Monday, March 19, 2012

Not everything is worth worrying it?

Do you ever feel overwhelmed by everything you are supposed to worry about as a mother?

 Kids are obese
Society tells girls they are too fat
Society tells boys they are stupid
Protect your kids from predators, but make sure you encourage independence!
Too much TV
Bad things in your food
Go organic!
Go green!
No spanking!
No time outs!
Your kids are behaving badly, where is your discipline?
School shootings
Are your kids reading enough?
Do they do enough art/creativity projects?
Encourage imagination
Video games
Clean the house
Don't use harsh chemicals
Lead Poisoning
Sports and activities


 Ugh, I'm sure I could think of more, but that seems plenty don't you think? How do you boil down your mothering strategy to address as many of these areas as possible? Or better yet, how do you decide what to worry about and what to toss?

I think ultimately, we just need to stop looking at everything as all or nothing.  Implement small changes if you think it is important, and continue if you like it.  I think we also need to trust ourselves a little more.  You will know what to do and say if you try to be in tune with your kids and leave the doors of communication open.  To me, this means, slow down, try to find, and spend, unstructured time together as a family.

 I put the simplify worry last, because as women, we even get to worrying about simplifying and if we are doing it right, or enough.  But this is just silly.  Simplifying your life will make a difference in your stress level. Take a look at your family's schedule and how it lines up with your priorities.  Are there things you can cut out?  How about a new approach to dinner or housecleaning to alleviate certain stressors?  There will always be things to worry about, but lets see how many birds/worries we can kill with one stone.  Think of it as simplifying your stress.

Here's my example, in the parentheses I put the birds killed by my mentioned stone.

 I focus on turning off the TV, going outside and letting my children freely choose their play without getting in their way, as much as possible(this tackles obesity, play, imagination, and I also believe some of societies messages to our children).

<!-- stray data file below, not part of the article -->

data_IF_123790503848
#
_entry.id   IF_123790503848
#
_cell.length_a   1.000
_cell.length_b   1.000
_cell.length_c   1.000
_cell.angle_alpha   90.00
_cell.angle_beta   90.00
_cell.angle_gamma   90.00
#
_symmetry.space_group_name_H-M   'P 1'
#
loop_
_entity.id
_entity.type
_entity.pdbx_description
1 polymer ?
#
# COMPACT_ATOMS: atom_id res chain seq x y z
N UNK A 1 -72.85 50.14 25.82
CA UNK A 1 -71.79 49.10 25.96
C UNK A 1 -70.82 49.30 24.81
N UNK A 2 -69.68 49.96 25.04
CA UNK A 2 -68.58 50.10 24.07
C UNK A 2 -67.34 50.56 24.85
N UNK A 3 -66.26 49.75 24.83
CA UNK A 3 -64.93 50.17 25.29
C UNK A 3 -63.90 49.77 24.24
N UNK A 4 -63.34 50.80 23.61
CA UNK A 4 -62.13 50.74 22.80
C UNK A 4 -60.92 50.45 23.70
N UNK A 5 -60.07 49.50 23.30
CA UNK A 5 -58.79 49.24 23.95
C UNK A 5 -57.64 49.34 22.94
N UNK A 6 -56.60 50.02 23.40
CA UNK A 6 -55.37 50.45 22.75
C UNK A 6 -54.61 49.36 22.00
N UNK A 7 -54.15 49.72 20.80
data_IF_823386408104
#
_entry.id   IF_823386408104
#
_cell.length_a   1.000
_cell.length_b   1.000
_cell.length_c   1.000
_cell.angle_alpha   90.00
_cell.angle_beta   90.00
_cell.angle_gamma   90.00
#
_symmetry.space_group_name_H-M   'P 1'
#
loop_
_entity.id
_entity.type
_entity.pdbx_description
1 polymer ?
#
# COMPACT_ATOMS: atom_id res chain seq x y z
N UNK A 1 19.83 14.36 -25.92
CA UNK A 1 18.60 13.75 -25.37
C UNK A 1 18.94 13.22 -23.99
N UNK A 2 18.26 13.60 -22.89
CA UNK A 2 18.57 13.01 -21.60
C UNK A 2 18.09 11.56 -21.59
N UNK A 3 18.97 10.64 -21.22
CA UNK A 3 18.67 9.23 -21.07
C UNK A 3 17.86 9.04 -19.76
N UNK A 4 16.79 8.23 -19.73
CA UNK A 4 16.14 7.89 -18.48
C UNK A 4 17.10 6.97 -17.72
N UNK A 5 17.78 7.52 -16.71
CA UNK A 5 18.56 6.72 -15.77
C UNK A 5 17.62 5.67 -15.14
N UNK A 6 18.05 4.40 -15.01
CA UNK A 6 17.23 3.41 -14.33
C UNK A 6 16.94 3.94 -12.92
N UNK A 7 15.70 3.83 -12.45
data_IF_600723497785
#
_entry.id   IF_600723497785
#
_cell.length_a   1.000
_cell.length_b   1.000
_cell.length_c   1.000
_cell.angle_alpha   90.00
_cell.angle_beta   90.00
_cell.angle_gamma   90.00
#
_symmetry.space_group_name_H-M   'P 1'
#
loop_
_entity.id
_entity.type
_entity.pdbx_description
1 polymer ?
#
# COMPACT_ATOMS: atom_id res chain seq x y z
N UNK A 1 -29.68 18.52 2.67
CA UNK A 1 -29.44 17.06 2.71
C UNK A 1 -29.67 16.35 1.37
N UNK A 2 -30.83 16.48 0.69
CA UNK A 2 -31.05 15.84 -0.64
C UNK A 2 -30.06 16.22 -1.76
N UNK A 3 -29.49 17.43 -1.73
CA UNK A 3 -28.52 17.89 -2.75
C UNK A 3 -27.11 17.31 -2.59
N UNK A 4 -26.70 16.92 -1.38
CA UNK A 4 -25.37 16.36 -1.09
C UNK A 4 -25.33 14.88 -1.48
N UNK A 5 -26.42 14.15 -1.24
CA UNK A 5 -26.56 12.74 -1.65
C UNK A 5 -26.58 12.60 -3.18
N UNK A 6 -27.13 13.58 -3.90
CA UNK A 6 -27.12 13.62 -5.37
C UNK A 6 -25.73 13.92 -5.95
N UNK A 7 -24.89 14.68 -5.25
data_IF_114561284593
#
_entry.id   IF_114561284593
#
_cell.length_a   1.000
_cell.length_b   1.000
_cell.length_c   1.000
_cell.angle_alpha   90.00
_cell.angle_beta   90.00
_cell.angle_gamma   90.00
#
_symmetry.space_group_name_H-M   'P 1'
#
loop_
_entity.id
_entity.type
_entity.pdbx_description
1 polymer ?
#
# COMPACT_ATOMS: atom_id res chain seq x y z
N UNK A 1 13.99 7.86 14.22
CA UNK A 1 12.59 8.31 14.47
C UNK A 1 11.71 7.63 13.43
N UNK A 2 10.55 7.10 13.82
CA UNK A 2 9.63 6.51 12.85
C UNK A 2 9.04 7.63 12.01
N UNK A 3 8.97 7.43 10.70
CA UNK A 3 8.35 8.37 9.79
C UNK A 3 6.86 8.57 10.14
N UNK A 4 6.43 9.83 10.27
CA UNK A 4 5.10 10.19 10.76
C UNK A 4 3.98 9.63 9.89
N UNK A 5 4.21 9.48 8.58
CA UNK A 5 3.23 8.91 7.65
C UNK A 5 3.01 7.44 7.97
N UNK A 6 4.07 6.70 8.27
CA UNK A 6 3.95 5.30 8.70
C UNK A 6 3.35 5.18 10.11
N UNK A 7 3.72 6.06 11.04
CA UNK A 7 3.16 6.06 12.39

I have tried to cut out processed food as much as possible without going overboard(obesity, going green, etc).
We do one scheduled activity(it takes place 2Xweekly) It is swimming lessons, so it is fun but also a needed safety precaution. I considered dance, or gymnastics, but right now swimming is more important in my eyes for it's safety aspects(safety, obesity, activities).

 I was also given the tools to tackle a lot of my mommy insecurity(Am I playing with the kids enough? Oh no, my house is a mess!) by implementing certain aspects of Waldorf mothering into my day.

As one example,I always invite the children to join me in my housework or baking by providing extra cloths, spray bottles, pots, pans, and spoons. Sometimes they join in, sometimes they keep playing, but they always have the option for more mom time if they want it. Plus, I no longer look at my cooking and cleaning as things to get out of the way, but as an important opportunity to model for my children things they can use in their imaginative play and ultimately learn later in life(imagination, independence, cleaners/chemicals, simplifying).  Just this change in attitude has done wonders for my worry.
( For more information on ideas for moms from Waldorf concepts check out

 So once again, how do you pick and choose, and ultimately let go of your mommy worries?  What are your strategies for simplifying your stress?

1 comment:

  1. This is an excellent post, for a serious issue that seems to get more overwhelming as the kids grow older with more sports, music, church activities, as well as more challenges to have family meals, and SIMPLIFY :) ha ha. The killing two (or several) birds with one stone thing does seem to be key. But sadly often it is just saying no, which can be painful if it is an activity or something you really wanted your kid to do but just takes away from the bigger picture of the family's goals.